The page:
The southern BPIPI rose to a lesser extent, largely due to the capital cost of the beef herd remaining steady year-on-year, at 146.95 points, with depreciation on plant and equipment influencing the increase, up 3pc over the period, to 172.98 points. Repairs and maintenance increased 2pc for the period, while interest and wages for hired labour in the southern index were equal to those in the northern index.
Korea–New Zealand FTA concluded
23 November 2014
In the past week, Korea and New Zealand have concluded negotiations on a Free Trade Agreement on goods and services between the two countries. Negotiations between NZ and Korea formally concluded in Beijing on 7 November 2014, and the FTA was announced at the G20 in Brisbane on 15 November. This follows Korea announcing an FTA with Australia in December 2013, Canada in March 2014 and most recently with China in November 2014.
Korea is a high-tariff market for NZ – it is estimated that NZ exporters currently pay NZ$229m each year in tariffs for products entering Korea. The FTA will create tariff savings of NZ$65m in the first year alone (MFAT).
The value of NZ meat exports to Korea totalled NZ$175m in the 2013-14 fiscal year, accounting for 11pc of NZ’s total exports to Korea. Korea’s current tariff on fresh and frozen NZ beef is 40pc, and under the FTA this will be eliminated after 15 years. For NZ sheepmeat, the current tariff imposed by Korea is 22.5pc, and the FTA will see this tariff removed in 10 years.
NZ beef exports to the US rise year-on-year
22 November 2014
In October, typically one of the lowest months for New Zealand beef exports, shipments totalled 16,432t – 3pc higher than the same time last year. Volumes to the US, the major export destination for NZ beef, increased 17pc year-on-year to 7793t – despite very large volumes of Australian beef shipped over the same period. Shipments to the Middle East during October were up 15pc on year-ago levels, at 1629t, and similarly to China, beef exports lifted 10pc.
In contrast, volumes to Japan and Korea both declined 9pc in October, compared to the corresponding month last year, to 1094t and 814t, respectively.
Live cattle prices edge higher
With the demand for live cattle increasing, particularly as the end of the year approaches to fill quota allocations into Indonesia, indicative feeder cattle prices have been creeping higher.
Feeder steers to Indonesia from Darwin have increased from around $2.15/kg lwt in early September, to $2.40-50/kg this week. Similar lines from Broome to Indonesia have increased to a slightly lesser extent, up from an indicative $2.20/kg in early September, to around $2.30/kg this week, with reports now suggesting activity from Broome will seasonally slow, before picking up again in March next year. Indicative quotes from Townsville for steers are currently $2.10/kg.
Anecdotally, reports from Queensland and the NT suggest cattle are becoming harder to access, with exporters now travelling into central and western Queensland to procure them. Given current demand, live export feeder prices are expected to remain firm for the remainder of the year.
Cattle market alert
26 November 2014
Consignments ease: National cattle supply so far this week declined 26pc, to total 30,708 head, with the majority of states yarding fewer numbers compared to last week. Consignments across Queensland were 38pc lower, at 6648 head, with Roma store sale (3449 head) back 53pc week-on-week as the hot weather conditions reportedly subdued cattle mustering. Numbers in NSW were down 20pc from a week ago, at 13,178 head, with some rain reported in places, while cattle supply throughout Victoria decreased 27pc, to total 6975 head. There were 20pc fewer numbers penned across SA this week, at 1640 head, while WA’s Muchea was back 19pc, to 2085 head. Tasmania was the only state to increase its yardings, up 40pc to 182 head.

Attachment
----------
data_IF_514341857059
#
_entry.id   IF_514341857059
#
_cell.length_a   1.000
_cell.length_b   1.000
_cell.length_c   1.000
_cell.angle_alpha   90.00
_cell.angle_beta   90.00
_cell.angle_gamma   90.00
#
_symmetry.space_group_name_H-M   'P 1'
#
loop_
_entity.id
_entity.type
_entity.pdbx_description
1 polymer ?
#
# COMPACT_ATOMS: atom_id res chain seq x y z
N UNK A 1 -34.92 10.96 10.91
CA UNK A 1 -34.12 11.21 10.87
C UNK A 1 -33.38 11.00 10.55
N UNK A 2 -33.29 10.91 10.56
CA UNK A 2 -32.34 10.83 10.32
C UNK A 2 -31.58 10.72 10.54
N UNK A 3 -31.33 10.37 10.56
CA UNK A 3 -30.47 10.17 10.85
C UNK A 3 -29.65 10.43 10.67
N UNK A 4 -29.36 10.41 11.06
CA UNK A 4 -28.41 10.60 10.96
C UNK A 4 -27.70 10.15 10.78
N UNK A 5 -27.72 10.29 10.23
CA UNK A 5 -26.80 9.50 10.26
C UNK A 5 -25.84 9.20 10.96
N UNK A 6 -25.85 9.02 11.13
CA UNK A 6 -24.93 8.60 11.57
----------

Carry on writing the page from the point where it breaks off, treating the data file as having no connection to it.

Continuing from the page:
Plainer quality and secondary lines: Across the northern markets, this week young cattle mainly dominating the selling pens, and despite reports of fewer restockers in attendance at Roma, there was still solid interest from producers for good quality lines. Toowoomba reported young cattle the most affected by a decline in quality, while a wide variation in quality was offered at Warwick.
Further south, secondary cattle were well supplied at Wagga this week with subdued interest from restocker and feeder buyers, while there were a large proportion of secondary cattle available at Forbes in a reportedly fairly steady market. Good numbers of plainer quality secondary lines came forward at Wodonga, meeting good restocker competition, while Pakenham saw a large supply of grown steers lacking finish.
Mexico cattle review
26 November 2014
The Mexican cattle herd is estimated by the USDA to be lower again in 2015, even though there was an increase in the number of calves born, due to a combination of ongoing drought, strong beef demand for domestically slaughtered cattle, and historically high prices for feeder cattle in the US making selling cattle an attractive prospect.
The Mexican cattle inventory as at 1 January 2015 is forecast at 17.175m head, a 3pc drop on one year earlier. The calf crop was estimated to be 50,000 head higher in 2014 than in 2015, but total cattle slaughter for 2014 is estimated at 6m head. This is smaller than the 6.2m head slaughtered in 2013, but represents a significant proportion of the total herd. Live exports to the US are estimated to be 50,000 head higher in 2014, offsetting the higher calf numbers.
For perspective, Mexican 500-600lb feeder steers exported to the US in 2012 and 2013 returned around US$1.46/lb.